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Buchanan Law Group March 3, 2009

Greetings! In this Law Note, we discuss two appellate court decisions - one affecting the inspection rights of corporate directors and another raising a note of caution when transferring property out of an LLC. We also give you a brief synopsis of the pending bill addressing changes in the estate and gift tax laws. If you have any questions, please give us a call at (415) 395-4700 or learn more about us at
Transfers of LLC Units to Revocable Trusts. In Kwok v. Transnation Title Insurance Company(C.A. 2nd; February 10, 2009; B207421), Mr. and Mrs. Kwok formed a limited liability company ("LLC") and were its only members. The LLC purchased real property which was its sole asset. The named title company issued a title insurance policy insuring title to the property and an easement over a neighboring parcel. The LLC was the only named "insured", which was defined as the named insured and those who succeeded to its interest by operation of law. The Kwoks transferred the real property out of the LLC, to themselves, as trustees of their revocable trust, and then later dissolved the LLC. When the dispute surrounding the easement heated up, the Kwoks brought suit against the neighbor and submitted a claim against the title insurance policy. The title insurance company successfully denied coverage, as the Kwoks had taken title by grant deed and not "by operation of law." Had they transferred their units to the trust first and then simply dissolved, they would have won. This demonstrates how careful one must be to determine how transfers into and out of an LLC (or other entity) affect related agreements and contracts. Director's Inspection Rights. In Tritek Telecom, Inc. v. Superior Court(C.A. 4th; January 7, 2009; D053073), the court was called upon to interpret Corporations Code ยง1602 which gives members of a corporation's board of directors an absolute right to examine the company's books and records. However, "absolute" doesn't always mean absolute. In this case, the plaintiff was both a shareholder and director. Prior to bringing the action to enforce his director inspection rights, he had brought suit against the corporation and the other shareholder in the plaintiff's individual capacity as a shareholder. At that point he became an adversary of the corporation, and much of what he sought to obtain was covered by the attorney-client privilege as having been produced in the context of his action as a shareholder against the corporation. The court held that a corporate director does not have the right to access documents covered by the attorney-client privilege and were generated in defense of a suit for damages that the director filed against the corporation in his capacity as a shareholder. This case demonstrates how carefully a director and shareholder of a corporation must navigate those roles when disputes arise as to how the company is being managed. Estate Tax. H.R. 436 is a bill introduced early this year, and is now in the Ways and Means Committee. The estate tax exemption is $3.5 million in 2009. Current law provides that the estate tax will not apply in 2010, and that the old (pre-2001) exemption of $1 million will return in 2011, and the maximum estate and gift tax rate (presently 45%) would increase to 55% in that year. H.R. 436 would amend the tax code to eliminate the one year estate tax repeal next year, keep the current estate tax exemption at $3.5 million, keep the maximum tax rate at 45%, and maintain the current "step-up in basis" rule currently in effect (as to its currently scheduled change, in 2010, to a "modified carryover basis" rule which would limit the permitted step-up in the basis of assets transferred at death to $1.5 million per decedent, plus $3 million for assets transferred to a surviving spouse). Finally, H.R. 436 would substantially change the landscape for family estate tax planning using limited partnerships and LLCs. Under H.R. 436, appraisers valuing assets transferred after its enactment would not be allowed to apply any discounts to "nonbusiness" assets held by partnerships or other entities. Also, if a family controls a business entity that is not "actively traded," no discounts will be allowed for the transferee's lack of control of the entity. Current law permits a discount to reflect a minority interest. The bill is currently slated to become effective as of the date of its enactment. Though it is uncertain how H.R. 436 will fare, because the benefits of using family limited partnerships as a family wealth transfer could be curtailed, it may be wise to accelerate current plans.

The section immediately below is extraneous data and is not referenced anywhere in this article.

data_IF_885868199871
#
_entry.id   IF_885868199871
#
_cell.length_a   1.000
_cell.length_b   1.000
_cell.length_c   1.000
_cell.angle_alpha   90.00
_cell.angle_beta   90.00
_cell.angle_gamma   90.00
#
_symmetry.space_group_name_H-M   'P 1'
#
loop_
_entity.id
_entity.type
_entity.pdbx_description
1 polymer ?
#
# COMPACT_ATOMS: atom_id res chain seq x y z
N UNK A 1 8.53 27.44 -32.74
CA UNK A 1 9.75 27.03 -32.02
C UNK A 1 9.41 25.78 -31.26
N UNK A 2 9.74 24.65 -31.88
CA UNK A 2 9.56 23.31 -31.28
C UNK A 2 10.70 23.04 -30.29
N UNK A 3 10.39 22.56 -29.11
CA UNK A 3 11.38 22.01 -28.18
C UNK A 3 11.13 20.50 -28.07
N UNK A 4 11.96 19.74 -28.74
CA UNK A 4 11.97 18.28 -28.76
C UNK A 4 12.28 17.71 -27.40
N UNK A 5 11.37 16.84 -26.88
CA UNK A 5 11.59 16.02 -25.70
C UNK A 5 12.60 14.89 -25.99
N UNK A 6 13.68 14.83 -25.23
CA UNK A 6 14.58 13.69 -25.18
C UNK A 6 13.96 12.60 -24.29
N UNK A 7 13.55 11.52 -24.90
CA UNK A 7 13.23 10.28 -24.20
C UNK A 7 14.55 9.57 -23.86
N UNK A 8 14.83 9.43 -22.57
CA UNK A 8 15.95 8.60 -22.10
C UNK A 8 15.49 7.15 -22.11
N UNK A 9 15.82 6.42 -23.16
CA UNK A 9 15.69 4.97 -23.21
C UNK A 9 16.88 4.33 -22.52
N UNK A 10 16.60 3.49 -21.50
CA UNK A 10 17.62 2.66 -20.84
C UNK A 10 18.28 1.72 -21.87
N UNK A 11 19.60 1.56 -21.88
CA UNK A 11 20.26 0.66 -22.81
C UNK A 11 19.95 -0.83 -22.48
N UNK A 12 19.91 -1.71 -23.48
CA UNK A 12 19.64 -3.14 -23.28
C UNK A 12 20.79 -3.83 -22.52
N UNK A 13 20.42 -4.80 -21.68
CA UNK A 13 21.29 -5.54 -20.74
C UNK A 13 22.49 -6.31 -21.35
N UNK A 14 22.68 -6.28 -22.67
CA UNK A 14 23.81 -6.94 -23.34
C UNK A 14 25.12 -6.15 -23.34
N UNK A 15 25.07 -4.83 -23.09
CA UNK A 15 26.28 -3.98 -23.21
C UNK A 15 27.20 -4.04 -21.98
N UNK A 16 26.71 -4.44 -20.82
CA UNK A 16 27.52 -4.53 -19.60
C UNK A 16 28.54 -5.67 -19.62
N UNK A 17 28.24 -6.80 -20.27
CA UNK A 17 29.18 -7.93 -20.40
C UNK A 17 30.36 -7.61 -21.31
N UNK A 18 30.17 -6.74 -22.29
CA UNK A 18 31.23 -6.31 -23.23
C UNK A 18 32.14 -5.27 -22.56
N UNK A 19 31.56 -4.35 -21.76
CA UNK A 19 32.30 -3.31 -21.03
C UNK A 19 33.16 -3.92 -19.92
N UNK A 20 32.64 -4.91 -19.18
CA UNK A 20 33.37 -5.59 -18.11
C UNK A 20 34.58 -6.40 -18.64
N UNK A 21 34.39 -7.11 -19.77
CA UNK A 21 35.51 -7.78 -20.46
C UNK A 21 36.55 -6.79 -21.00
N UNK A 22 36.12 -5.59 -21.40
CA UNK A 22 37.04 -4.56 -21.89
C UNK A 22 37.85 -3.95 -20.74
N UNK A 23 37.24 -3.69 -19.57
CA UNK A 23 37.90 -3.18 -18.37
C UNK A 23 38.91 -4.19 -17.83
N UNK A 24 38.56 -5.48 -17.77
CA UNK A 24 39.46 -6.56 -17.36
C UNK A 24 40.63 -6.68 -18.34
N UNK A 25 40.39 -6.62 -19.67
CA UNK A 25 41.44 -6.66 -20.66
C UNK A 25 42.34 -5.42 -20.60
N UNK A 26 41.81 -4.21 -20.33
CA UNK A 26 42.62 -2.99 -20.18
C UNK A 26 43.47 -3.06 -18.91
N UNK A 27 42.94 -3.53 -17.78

Thank you for taking the time to view this Law Note. We hope you find this information useful. If you have any questions, please do not hesitate to contact us. Sincerely,
Robert Buchanan Buchanan Law Group Disclaimer This Law Note has been prepared by Buchanan Law Group for informational purposes only and does not constitute advertising, a solicitation, or legal advice. Transmission of the materials and information contained herein is not intended to create, and receipt thereof does not constitute formation of, an attorney-client relationship. Readers should not rely upon this information for any purpose without seeking legal advice from a licensed attorney in the reader's state. The information contained in this Law Note is provided only as general information that may or may not reflect the most current legal developments; accordingly, information is not promised or guaranteed to be correct or complete. Buchanan Law Group expressly disclaims all liability in respect to actions taken or not taken based on any or all the contents of this Law Note.
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